New combination of drugs slows heart decline in muscular dystrophy patients
Signs of Duchenne muscular dystrophy (DMD) can start to appear in boys as young as six, leading to deterioration of the heart muscles and ultimately death. Pharmaceuticals aimed at controlling high blood pressure have been used to treat the one in 3,500 young males suffering from the condition, but a new study suggests that a novel combination of these drugs could slow the decline in heart function earlier on, and in promising new ways.
Led by cardiologist Dr Subha Raman, a professor at Ohio State University Wexner Medical Center, a research team explored the effects of combining heart failure drugs to treat heart muscle disease over a twelve month period. A group of 42 boys suffering from DMD and heart muscle degeneration were treated with either an ACE inhibitor or an angiotensin receptor blocker (ARB), drugs used to treat elevated blood pressure.
Among the 42 boys, a random group was also treated with eplerenone, another blood pressure medication, while the rest were given a placebo. The subjects underwent cardiac MRIs before, halfway through and then following the 12 month study period, enabling the researchers to track the condition of their cardiovascular health.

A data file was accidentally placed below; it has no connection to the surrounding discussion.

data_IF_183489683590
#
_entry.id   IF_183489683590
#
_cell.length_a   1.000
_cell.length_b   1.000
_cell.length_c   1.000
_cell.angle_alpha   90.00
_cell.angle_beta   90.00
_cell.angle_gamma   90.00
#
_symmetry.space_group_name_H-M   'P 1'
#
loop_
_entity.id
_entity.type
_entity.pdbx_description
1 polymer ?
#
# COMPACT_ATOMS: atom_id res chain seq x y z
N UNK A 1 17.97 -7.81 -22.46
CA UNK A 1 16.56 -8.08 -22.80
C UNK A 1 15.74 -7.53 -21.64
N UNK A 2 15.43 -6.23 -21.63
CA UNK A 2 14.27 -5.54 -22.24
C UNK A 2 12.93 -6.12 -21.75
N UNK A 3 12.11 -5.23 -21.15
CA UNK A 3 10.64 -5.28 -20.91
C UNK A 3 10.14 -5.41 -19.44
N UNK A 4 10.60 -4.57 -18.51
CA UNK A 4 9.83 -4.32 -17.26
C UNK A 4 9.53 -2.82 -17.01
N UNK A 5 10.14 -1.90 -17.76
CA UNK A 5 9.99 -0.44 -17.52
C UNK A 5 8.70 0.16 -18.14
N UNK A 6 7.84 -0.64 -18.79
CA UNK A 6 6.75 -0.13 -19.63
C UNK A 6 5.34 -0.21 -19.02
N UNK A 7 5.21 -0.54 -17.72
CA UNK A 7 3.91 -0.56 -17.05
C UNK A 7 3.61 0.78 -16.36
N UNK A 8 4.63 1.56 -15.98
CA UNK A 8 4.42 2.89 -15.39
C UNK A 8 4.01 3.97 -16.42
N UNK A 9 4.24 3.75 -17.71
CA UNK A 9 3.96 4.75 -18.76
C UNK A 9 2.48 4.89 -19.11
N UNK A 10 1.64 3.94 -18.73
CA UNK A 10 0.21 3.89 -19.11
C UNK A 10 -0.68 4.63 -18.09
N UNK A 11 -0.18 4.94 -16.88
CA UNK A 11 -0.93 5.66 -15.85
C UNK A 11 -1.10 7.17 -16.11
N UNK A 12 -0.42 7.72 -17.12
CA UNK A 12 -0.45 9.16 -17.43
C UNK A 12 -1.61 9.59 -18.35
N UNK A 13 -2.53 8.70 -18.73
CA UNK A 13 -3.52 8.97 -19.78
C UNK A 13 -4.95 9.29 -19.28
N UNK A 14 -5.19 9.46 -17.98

The researchers reported that the patients receiving eplerenone displayed less of a decline in the function of the left ventricle, the chamber of the heart responsible for pumping oxygenated blood to tissue around the body. Changes to this function of the heart occur well before more severe symptoms of DMD, such as heart failure or fatal arrhythmias, giving the researchers hope of targeting heart degeneration early on.
The findings indicated to Raman that at least six months of the treatment would be necessary. This study involving human subjects follows previous lab work done by Raman's team demonstrating that combining heart failure medicines slowed the decline of organ function in animals with DMD. The team now plans to start testing the effects of combining heart failure medicines even before signs of heart muscle damage begin to show up.
The research was published in The Lancet Neurology.
Source: Ohio State University